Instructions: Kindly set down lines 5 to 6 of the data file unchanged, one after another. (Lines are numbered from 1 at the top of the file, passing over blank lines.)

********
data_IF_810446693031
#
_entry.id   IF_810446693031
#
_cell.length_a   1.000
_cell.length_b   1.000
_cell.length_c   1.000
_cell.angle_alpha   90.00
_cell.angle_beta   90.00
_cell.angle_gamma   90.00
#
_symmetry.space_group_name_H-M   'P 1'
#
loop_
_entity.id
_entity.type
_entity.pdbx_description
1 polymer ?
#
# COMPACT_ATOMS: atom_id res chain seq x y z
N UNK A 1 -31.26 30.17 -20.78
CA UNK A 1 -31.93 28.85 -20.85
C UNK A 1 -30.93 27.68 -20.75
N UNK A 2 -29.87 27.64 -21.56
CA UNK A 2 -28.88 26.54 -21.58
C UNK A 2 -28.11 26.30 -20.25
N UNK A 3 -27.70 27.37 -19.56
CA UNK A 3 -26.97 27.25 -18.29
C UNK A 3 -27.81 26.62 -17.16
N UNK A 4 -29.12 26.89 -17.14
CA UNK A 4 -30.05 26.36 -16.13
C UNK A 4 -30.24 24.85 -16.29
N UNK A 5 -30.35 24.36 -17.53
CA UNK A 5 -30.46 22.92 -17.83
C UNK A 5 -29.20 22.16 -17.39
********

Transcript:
_cell.length_a   1.000
_cell.length_b   1.000